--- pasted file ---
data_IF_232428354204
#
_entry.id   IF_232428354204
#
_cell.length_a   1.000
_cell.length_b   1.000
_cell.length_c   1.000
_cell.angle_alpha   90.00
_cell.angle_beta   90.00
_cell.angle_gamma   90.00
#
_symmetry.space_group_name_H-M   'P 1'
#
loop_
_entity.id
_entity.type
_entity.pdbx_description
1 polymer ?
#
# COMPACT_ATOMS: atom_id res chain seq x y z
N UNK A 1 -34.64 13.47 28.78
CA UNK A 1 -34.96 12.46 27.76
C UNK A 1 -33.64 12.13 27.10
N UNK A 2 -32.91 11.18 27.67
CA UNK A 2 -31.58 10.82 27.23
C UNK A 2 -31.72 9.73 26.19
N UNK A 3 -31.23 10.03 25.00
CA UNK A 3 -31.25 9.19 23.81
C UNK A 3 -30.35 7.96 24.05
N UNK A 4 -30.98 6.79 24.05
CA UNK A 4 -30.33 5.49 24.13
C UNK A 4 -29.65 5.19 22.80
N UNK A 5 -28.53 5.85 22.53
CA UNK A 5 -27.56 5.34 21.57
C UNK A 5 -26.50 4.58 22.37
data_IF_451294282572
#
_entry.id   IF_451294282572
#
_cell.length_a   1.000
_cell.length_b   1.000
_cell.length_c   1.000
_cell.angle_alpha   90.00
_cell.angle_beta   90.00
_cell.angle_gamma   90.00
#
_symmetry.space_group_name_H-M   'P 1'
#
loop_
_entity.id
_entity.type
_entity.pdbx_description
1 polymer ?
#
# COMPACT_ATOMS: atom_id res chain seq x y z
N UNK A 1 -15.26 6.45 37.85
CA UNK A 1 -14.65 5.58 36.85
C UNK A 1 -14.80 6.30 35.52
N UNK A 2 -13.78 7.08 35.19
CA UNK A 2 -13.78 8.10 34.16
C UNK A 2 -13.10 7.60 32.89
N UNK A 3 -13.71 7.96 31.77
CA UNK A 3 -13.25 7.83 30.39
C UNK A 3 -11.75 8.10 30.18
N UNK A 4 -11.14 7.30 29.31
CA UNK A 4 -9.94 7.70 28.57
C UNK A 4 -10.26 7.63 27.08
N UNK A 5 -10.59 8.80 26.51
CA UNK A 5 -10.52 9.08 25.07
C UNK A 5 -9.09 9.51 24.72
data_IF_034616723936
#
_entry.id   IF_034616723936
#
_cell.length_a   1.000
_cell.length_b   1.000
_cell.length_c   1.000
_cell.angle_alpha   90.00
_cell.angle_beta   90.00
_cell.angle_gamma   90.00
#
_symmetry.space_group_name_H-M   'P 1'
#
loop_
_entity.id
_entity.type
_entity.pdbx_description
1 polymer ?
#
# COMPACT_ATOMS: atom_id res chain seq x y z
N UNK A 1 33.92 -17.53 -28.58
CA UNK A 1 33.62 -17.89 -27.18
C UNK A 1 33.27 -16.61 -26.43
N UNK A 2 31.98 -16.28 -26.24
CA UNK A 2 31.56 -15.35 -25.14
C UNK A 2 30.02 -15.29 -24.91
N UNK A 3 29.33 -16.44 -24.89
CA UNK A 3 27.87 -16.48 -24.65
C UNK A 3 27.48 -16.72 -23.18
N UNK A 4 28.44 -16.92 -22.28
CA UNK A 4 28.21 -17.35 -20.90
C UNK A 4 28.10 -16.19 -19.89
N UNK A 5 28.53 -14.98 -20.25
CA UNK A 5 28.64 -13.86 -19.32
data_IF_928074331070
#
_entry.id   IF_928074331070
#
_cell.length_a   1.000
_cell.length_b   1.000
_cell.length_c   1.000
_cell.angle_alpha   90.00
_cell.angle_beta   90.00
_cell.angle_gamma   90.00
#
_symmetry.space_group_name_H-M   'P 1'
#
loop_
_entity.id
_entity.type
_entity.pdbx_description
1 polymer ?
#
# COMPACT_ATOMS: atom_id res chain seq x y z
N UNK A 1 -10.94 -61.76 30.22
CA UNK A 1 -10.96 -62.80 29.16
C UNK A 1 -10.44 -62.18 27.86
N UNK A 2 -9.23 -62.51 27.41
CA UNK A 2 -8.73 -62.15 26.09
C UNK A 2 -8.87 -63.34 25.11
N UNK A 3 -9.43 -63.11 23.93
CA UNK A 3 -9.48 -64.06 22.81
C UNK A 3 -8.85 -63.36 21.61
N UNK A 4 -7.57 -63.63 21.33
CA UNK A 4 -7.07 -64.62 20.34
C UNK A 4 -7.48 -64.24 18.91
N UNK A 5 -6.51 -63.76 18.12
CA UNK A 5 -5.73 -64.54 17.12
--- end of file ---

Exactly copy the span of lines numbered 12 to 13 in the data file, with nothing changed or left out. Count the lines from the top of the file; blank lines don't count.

_symmetry.space_group_name_H-M   'P 1'
#